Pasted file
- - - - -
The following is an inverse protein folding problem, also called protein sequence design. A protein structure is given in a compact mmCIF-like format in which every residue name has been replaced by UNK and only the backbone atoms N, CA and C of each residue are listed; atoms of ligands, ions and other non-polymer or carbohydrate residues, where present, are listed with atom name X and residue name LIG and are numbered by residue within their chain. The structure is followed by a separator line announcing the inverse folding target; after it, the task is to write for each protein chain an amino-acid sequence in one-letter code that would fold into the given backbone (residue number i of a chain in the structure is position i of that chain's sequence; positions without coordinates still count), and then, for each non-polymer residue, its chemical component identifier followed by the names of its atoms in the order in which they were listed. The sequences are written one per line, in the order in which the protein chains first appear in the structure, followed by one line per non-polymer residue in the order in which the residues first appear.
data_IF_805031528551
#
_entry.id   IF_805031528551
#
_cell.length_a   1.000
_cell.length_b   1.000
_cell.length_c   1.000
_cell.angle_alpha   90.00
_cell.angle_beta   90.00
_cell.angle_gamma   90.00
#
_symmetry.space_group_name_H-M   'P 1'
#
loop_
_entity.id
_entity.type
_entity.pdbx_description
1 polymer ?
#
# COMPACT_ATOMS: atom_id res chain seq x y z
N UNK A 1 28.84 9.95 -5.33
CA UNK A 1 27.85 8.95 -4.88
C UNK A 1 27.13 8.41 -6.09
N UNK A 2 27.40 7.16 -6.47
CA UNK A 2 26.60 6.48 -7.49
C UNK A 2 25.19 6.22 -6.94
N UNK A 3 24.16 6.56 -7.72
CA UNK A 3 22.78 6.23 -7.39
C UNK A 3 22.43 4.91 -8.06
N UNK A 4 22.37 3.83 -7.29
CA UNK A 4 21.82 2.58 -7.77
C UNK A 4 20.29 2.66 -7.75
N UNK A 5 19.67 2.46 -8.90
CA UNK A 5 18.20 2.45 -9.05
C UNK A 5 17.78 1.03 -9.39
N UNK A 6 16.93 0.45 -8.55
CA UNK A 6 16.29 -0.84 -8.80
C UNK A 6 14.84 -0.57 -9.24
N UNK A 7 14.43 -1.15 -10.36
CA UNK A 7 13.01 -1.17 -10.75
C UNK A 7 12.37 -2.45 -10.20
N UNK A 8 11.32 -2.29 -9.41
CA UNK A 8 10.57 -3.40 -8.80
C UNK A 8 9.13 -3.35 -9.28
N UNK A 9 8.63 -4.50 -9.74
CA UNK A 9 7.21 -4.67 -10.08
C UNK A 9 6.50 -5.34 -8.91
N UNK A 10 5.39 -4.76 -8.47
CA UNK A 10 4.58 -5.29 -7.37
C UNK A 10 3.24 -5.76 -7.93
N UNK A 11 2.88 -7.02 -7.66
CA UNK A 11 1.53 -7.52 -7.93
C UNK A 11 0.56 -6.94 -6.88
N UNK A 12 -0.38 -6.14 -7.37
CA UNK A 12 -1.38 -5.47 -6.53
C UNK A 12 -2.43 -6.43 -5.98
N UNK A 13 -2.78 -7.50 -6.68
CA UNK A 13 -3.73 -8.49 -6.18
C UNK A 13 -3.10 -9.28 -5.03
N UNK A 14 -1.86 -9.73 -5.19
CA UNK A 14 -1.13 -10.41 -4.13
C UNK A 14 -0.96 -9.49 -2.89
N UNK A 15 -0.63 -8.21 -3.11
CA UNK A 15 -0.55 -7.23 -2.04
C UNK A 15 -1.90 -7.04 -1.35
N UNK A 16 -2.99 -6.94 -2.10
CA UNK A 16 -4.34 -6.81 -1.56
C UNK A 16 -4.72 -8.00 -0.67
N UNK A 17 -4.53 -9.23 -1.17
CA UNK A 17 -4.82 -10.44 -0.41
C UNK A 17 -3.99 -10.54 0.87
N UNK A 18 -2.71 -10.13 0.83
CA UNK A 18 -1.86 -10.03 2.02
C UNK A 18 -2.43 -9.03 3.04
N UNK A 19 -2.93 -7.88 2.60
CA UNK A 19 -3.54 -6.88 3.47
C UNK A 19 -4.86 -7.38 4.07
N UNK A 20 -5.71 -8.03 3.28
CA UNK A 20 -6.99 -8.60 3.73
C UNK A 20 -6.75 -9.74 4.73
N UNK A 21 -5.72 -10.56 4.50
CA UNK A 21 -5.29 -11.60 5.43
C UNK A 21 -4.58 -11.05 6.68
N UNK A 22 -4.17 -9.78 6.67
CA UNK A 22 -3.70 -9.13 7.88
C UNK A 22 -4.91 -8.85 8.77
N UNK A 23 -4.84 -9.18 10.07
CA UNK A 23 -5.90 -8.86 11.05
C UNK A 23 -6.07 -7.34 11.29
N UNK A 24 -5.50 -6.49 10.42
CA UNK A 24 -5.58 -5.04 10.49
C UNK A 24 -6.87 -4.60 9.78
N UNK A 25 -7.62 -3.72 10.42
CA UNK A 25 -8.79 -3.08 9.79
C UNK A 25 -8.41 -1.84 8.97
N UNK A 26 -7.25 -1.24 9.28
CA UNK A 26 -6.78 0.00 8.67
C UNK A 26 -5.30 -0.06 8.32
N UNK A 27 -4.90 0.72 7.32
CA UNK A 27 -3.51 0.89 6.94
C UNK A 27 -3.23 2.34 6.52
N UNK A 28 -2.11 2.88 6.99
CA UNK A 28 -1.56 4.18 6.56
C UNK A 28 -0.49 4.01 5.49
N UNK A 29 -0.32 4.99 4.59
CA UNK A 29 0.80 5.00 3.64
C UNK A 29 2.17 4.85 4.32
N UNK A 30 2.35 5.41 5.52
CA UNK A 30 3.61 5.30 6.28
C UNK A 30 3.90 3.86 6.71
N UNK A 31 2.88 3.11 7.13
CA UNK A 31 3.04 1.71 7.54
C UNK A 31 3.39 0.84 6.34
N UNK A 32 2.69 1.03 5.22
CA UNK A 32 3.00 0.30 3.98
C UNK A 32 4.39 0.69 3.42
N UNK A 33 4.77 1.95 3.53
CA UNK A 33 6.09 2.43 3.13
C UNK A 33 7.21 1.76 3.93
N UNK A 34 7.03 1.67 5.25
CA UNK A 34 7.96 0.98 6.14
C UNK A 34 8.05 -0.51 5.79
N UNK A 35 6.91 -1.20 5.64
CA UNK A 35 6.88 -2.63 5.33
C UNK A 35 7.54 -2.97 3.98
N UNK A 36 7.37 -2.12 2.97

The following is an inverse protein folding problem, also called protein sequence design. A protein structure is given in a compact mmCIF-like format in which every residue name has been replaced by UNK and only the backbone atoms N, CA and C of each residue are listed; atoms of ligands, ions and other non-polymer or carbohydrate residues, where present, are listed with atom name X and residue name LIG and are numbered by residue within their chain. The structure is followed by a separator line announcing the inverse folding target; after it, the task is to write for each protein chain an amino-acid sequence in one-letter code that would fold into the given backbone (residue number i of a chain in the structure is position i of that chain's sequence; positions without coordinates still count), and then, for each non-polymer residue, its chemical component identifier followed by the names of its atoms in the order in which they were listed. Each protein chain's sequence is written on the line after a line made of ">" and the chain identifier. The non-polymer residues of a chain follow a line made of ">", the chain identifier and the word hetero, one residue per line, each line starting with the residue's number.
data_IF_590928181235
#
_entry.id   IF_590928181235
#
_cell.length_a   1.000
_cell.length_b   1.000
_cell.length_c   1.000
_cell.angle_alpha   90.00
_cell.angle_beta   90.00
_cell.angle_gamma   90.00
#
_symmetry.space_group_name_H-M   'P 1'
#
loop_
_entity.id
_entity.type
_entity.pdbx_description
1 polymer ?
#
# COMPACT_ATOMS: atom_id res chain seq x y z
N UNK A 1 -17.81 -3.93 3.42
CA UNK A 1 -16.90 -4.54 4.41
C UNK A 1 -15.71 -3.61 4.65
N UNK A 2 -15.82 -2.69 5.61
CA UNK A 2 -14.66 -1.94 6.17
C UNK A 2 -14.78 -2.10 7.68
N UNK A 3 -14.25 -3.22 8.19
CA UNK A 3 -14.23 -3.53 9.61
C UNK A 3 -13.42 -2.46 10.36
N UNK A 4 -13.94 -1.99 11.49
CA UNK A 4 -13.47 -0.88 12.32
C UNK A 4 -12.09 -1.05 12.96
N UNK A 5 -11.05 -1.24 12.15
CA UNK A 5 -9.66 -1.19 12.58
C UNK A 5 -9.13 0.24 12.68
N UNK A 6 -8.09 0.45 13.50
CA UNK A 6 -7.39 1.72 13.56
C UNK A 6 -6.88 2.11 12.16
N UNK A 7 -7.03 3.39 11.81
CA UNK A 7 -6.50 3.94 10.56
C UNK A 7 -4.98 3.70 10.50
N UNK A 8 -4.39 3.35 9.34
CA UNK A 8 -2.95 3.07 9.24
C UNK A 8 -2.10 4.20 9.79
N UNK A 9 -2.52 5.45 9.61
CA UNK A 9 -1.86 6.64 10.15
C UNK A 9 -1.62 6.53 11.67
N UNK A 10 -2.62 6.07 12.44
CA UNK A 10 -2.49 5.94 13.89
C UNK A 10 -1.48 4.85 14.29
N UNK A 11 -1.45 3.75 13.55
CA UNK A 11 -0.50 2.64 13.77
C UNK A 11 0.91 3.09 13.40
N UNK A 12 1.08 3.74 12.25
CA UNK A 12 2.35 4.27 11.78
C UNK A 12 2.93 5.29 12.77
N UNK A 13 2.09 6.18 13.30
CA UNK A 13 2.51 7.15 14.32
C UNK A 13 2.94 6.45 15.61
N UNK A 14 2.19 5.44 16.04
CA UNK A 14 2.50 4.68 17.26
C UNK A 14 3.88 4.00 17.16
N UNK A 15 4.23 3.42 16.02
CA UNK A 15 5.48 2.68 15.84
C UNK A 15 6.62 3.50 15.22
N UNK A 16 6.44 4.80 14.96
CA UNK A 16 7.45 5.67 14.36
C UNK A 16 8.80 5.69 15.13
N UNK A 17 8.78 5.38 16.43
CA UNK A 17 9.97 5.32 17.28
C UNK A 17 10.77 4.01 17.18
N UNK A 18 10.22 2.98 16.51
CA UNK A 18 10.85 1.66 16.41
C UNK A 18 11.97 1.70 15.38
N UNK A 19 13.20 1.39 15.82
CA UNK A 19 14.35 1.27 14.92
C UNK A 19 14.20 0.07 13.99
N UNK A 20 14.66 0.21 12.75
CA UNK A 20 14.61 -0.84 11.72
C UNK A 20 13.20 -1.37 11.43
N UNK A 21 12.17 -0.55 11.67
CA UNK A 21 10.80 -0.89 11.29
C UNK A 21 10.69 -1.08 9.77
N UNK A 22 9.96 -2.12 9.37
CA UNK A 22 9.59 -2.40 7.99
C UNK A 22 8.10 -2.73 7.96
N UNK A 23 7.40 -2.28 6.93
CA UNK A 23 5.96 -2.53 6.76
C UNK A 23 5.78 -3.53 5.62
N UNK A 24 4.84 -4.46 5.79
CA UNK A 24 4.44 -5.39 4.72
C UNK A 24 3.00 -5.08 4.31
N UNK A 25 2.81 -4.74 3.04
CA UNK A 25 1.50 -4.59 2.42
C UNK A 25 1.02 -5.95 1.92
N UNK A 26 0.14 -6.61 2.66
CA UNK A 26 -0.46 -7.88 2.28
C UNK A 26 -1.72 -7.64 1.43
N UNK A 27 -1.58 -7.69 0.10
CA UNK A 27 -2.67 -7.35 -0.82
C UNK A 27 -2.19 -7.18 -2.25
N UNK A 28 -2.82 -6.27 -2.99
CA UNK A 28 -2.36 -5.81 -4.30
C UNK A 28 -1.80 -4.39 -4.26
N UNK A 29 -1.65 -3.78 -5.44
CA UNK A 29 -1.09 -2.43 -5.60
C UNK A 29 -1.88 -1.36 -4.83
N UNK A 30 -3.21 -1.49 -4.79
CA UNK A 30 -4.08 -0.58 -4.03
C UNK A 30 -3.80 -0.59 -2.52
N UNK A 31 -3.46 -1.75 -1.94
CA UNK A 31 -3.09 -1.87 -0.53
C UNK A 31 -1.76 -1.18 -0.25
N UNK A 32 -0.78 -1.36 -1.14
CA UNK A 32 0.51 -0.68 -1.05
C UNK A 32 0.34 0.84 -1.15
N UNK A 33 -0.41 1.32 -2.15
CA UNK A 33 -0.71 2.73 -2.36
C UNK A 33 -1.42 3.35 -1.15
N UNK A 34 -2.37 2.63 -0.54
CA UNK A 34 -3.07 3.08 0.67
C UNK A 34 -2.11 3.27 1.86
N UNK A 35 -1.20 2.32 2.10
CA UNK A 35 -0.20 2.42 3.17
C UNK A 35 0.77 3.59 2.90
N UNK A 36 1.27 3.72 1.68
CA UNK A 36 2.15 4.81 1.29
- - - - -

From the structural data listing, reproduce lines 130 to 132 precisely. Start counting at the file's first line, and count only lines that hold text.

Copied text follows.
#
_entry.id   IF_590928181235
#